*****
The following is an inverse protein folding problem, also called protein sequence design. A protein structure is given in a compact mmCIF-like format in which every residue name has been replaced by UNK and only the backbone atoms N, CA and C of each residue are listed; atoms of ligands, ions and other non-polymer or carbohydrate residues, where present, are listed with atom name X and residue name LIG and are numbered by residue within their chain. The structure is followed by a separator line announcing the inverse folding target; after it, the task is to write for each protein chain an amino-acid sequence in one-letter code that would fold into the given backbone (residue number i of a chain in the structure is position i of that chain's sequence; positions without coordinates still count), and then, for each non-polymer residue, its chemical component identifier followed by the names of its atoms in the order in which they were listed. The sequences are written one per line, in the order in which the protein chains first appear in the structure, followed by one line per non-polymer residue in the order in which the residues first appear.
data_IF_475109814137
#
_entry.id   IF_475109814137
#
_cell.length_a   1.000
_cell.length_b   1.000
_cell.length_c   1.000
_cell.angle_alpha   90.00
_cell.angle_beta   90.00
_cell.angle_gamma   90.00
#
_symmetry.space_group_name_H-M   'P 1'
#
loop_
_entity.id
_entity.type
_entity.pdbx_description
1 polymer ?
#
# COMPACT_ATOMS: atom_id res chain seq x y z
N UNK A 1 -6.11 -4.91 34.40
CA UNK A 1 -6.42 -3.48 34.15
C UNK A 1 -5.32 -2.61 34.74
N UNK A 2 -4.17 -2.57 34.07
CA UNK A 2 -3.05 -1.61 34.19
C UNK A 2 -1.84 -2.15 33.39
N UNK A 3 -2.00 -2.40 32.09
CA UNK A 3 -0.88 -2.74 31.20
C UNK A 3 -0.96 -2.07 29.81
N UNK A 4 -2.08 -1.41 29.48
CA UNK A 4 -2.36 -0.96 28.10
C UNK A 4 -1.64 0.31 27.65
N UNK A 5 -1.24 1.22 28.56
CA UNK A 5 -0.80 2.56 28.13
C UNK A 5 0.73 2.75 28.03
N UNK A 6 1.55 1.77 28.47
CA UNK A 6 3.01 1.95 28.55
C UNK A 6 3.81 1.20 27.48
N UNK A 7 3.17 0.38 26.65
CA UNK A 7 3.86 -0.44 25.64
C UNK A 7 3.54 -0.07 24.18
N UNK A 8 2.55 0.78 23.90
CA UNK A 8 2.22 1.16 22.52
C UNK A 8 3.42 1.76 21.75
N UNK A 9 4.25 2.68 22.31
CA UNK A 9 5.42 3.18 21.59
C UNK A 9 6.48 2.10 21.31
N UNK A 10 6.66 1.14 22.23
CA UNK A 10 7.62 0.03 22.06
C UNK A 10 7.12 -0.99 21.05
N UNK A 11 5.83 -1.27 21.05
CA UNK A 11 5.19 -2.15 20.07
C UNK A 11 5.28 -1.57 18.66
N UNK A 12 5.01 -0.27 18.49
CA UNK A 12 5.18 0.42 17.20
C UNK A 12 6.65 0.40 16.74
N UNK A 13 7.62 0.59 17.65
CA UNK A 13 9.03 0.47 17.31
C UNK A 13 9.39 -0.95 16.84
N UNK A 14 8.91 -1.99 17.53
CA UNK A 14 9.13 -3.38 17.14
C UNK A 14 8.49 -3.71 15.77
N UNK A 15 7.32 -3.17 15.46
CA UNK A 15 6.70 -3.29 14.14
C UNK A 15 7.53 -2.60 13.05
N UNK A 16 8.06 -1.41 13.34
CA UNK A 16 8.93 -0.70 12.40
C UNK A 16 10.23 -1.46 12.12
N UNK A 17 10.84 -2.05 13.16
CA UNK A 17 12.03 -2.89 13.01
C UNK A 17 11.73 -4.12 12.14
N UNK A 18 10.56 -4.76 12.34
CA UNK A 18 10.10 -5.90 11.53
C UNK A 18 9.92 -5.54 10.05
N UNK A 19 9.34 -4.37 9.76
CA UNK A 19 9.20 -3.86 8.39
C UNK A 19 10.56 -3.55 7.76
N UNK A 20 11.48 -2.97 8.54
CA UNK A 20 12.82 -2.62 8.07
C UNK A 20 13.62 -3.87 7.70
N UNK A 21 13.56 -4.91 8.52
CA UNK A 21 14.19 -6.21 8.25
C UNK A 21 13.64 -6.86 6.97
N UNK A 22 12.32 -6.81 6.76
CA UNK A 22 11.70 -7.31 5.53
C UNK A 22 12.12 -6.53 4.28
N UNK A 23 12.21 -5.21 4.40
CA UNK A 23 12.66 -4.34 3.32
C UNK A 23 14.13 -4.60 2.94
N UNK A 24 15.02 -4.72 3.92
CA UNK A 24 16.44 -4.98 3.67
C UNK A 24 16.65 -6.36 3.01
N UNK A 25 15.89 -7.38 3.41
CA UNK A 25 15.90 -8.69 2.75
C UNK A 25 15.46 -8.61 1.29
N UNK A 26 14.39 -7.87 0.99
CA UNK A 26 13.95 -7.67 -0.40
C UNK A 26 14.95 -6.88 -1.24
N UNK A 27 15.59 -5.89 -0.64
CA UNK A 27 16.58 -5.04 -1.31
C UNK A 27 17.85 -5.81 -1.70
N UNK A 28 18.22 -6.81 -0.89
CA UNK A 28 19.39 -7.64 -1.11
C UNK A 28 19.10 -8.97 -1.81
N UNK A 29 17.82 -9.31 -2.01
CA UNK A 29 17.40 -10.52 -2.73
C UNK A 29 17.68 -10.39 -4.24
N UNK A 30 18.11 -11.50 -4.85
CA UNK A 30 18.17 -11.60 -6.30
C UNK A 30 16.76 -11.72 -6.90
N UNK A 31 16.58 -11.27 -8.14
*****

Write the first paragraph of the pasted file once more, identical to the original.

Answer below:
The following is an inverse protein folding problem, also called protein sequence design. A protein structure is given in a compact mmCIF-like format in which every residue name has been replaced by UNK and only the backbone atoms N, CA and C of each residue are listed; atoms of ligands, ions and other non-polymer or carbohydrate residues, where present, are listed with atom name X and residue name LIG and are numbered by residue within their chain. The structure is followed by a separator line announcing the inverse folding target; after it, the task is to write for each protein chain an amino-acid sequence in one-letter code that would fold into the given backbone (residue number i of a chain in the structure is position i of that chain's sequence; positions without coordinates still count), and then, for each non-polymer residue, its chemical component identifier followed by the names of its atoms in the order in which they were listed. The sequences are written one per line, in the order in which the protein chains first appear in the structure, followed by one line per non-polymer residue in the order in which the residues first appear.